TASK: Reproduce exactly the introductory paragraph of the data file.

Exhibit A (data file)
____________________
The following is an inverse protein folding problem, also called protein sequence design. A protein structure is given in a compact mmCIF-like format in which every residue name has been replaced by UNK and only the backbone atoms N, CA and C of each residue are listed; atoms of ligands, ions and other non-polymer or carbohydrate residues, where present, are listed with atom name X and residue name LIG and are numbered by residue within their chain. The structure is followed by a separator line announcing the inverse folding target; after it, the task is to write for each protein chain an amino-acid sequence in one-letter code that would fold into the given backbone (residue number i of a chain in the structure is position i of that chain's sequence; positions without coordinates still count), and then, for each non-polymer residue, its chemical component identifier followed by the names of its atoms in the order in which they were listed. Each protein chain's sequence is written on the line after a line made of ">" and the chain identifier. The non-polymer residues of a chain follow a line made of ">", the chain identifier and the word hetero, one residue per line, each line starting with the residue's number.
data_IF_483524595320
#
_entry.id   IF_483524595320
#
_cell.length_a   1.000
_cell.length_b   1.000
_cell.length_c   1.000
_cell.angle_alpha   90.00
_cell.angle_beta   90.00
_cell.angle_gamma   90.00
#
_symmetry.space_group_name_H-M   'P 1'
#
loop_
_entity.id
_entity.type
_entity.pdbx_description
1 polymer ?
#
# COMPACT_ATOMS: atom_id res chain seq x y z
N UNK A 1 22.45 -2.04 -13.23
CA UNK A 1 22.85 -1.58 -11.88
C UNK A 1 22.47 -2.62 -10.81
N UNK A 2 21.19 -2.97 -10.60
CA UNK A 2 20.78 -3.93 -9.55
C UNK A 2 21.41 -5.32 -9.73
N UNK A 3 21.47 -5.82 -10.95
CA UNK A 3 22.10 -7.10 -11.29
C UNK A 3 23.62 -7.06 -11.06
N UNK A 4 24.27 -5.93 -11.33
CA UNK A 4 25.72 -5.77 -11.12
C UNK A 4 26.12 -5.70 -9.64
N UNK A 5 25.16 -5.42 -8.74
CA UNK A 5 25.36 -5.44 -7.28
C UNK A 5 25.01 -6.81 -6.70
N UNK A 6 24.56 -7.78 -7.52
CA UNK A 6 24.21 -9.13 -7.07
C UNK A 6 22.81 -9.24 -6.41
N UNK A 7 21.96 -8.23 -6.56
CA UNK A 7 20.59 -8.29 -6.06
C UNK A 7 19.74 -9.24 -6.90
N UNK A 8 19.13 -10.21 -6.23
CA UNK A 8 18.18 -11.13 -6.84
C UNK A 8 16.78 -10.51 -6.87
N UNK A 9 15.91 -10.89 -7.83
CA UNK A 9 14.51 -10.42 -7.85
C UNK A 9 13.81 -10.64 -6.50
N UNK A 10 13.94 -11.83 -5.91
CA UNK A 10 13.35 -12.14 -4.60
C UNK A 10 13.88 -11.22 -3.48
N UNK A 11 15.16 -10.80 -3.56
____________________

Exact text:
The following is an inverse protein folding problem, also called protein sequence design. A protein structure is given in a compact mmCIF-like format in which every residue name has been replaced by UNK and only the backbone atoms N, CA and C of each residue are listed; atoms of ligands, ions and other non-polymer or carbohydrate residues, where present, are listed with atom name X and residue name LIG and are numbered by residue within their chain. The structure is followed by a separator line announcing the inverse folding target; after it, the task is to write for each protein chain an amino-acid sequence in one-letter code that would fold into the given backbone (residue number i of a chain in the structure is position i of that chain's sequence; positions without coordinates still count), and then, for each non-polymer residue, its chemical component identifier followed by the names of its atoms in the order in which they were listed. Each protein chain's sequence is written on the line after a line made of ">" and the chain identifier. The non-polymer residues of a chain follow a line made of ">", the chain identifier and the word hetero, one residue per line, each line starting with the residue's number.